Ultra-runner Mina Guli winced in pain in the middle of a cow paddock. Bandages wrapped around her beaten feet, she contemplated the "holes" where her toenails used to be.
She was back in her native Australia, but emotionally Ms Guli felt a long way from home.
Why am I doing this, she asked herself, of her attempt to complete 40 marathons in 40 days across six continents.
But Ms Guli resolved to work through the pain. She laced up her running shoes, pulled on her shorts and shirt, and "got the miles done".
"It wasn't a pretty day, there were lots of tears but I got through it," Ms Guli tells the BBC. "I don't run because I enjoy running, I run because I want to raise awareness about water issues."
The lawyer-turned-conservationist is nearing the end of a 1,687km (1,048 miles) journey designed to highlight the amount of water used in consumer goods.
"Only 5% of our water that we use is in our household consumption - the rest is in our 'invisible water footprint'," says Ms Guli.
She has run her marathons along the Colorado River in the US and Mexico, the Amazon River in Brazil, the Murray River in Australia, the Yangtze River in China and the Nile River in Egypt. She is due to finish the final leg on Monday along the River Thames in London.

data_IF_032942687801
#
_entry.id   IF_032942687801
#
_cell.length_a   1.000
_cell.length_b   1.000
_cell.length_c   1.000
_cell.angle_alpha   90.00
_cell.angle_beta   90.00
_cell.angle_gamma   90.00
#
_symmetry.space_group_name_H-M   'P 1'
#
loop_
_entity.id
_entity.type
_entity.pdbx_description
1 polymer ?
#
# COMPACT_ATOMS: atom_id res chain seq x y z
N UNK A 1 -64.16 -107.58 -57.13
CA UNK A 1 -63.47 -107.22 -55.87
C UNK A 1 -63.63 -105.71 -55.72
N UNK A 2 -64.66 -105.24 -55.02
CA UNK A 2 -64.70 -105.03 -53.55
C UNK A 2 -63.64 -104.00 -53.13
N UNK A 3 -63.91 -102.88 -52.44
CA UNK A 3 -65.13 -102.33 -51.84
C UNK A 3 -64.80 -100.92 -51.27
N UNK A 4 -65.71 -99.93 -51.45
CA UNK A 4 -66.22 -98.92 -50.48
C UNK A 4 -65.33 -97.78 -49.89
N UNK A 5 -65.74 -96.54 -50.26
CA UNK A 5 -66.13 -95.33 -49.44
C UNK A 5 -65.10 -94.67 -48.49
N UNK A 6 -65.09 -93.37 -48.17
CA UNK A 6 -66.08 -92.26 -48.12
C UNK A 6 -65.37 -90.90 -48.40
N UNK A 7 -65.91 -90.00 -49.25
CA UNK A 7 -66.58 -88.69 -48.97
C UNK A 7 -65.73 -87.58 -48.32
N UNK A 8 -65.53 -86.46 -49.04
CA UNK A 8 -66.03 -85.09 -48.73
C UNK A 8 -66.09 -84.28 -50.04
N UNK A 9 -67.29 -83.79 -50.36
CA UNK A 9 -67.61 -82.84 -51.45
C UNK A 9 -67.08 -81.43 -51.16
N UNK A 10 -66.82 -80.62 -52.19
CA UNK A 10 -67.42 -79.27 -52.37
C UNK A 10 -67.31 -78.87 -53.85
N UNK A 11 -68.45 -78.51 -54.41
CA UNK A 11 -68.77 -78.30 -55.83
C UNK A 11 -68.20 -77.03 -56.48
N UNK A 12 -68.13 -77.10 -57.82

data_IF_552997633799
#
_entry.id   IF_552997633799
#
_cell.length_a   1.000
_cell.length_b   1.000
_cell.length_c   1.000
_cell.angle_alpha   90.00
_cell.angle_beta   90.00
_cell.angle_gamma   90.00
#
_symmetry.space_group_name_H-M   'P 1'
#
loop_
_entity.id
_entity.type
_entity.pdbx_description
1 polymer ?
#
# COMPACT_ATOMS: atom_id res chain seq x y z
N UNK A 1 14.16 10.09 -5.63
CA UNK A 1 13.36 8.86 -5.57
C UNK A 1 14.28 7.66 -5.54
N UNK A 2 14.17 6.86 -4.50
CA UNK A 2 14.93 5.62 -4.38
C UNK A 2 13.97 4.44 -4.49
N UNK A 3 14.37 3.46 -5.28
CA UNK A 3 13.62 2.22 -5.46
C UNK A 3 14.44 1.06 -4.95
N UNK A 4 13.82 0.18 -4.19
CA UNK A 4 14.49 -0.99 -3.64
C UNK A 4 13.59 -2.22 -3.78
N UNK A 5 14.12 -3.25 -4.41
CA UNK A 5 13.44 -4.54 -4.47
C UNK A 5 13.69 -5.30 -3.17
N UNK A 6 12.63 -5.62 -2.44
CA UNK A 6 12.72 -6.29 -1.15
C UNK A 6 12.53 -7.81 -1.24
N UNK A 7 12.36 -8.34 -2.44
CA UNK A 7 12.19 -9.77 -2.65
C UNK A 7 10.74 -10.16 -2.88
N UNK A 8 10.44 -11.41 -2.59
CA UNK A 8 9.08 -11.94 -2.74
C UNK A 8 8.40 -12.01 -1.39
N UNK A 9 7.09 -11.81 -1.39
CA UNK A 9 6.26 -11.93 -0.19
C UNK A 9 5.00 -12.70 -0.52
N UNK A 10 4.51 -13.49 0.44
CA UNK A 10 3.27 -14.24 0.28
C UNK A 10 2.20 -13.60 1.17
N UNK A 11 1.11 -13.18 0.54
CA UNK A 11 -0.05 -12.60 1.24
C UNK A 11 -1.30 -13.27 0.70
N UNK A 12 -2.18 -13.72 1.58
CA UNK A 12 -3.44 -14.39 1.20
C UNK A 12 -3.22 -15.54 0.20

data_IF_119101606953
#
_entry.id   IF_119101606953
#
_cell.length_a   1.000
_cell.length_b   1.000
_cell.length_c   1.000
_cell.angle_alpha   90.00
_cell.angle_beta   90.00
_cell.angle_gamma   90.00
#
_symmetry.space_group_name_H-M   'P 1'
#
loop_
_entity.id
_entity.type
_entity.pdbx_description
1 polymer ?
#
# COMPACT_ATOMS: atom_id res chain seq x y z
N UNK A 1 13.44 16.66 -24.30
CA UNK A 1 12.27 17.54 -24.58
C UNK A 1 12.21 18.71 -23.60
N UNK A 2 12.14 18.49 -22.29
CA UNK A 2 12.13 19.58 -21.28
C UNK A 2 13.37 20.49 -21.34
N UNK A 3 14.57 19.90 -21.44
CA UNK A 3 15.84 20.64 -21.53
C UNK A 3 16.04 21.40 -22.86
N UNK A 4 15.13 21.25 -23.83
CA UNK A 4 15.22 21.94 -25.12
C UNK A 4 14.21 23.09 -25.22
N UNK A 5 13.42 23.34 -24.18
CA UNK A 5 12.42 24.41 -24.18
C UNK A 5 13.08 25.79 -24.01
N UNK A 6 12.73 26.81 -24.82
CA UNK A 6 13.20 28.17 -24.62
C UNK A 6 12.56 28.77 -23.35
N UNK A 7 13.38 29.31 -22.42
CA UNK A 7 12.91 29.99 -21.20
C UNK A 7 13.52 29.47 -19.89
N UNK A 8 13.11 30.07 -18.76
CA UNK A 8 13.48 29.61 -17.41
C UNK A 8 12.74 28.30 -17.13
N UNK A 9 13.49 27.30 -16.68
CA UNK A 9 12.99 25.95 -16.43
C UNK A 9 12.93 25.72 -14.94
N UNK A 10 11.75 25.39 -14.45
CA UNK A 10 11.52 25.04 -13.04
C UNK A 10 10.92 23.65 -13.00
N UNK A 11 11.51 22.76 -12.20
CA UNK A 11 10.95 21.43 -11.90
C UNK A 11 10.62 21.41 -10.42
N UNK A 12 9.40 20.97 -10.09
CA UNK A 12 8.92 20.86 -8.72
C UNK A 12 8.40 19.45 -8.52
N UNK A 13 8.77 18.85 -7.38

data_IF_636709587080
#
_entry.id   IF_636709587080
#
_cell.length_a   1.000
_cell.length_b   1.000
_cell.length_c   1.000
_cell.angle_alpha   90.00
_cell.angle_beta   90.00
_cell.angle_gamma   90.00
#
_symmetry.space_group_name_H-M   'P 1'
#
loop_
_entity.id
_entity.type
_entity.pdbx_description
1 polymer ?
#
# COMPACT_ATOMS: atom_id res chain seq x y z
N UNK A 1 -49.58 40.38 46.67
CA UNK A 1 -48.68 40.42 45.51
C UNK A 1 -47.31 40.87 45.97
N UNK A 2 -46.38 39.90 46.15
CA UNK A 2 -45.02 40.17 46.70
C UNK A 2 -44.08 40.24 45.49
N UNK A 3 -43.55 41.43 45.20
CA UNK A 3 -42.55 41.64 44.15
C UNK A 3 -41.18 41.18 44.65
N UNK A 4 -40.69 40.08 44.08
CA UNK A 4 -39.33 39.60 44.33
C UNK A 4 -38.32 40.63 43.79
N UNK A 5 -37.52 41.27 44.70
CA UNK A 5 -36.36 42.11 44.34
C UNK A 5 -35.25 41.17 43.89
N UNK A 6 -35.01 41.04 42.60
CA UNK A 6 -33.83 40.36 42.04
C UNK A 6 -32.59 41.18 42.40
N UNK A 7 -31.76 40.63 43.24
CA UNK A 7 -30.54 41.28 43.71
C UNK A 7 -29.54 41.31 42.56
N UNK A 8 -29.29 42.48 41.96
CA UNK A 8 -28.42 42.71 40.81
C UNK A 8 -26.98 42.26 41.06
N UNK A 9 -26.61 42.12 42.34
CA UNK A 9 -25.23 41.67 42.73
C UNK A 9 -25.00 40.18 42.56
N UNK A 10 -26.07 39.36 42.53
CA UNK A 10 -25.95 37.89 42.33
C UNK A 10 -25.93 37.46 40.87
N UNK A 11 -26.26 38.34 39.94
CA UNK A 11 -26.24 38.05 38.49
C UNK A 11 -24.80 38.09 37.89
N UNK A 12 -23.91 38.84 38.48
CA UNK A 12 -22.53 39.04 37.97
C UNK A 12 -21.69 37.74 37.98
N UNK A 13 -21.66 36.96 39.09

Last year, Ms Guli, 46, finished an even longer odyssey spanning seven continents. She says the extensive distances and limited recovery time take a toll on her body, no matter how meticulous her preparation.
"I look a bit like an old granny after running the first couple of kilometres," she says.
"When I get up in the morning there's a lot of grimacing, a lot of hobbling. I've taken to doing the first couple of kilometres by myself because I don't want my (support) team to see how badly I'm hurting."
Rest is rare to keep the relentless pace, and when she is not running a lot of time is spent flying or driving to the next destination.
Along the way she has met with a range of locals - including indigenous leaders, tourism operators and farmers - to talk about the water issues they face.
The United Nations predicts that by 2025, 1.8 billion people will be living in countries or regions with water scarcity. Population growth, poor governance, pollution and climate change are cited as contributing factors.
Ms Guli says she is motivated by spreading a simple message: that many countries use water faster than nature can replenish it. In 2012, she founded Thirst, a global charity to educate young people on the topic.
"The thing that I draw upon when the going gets tough is the next generation," she says.
"I want a world where there is enough water for everyone forever."
Ms Guli says she will celebrate completing her achievement with ice cream.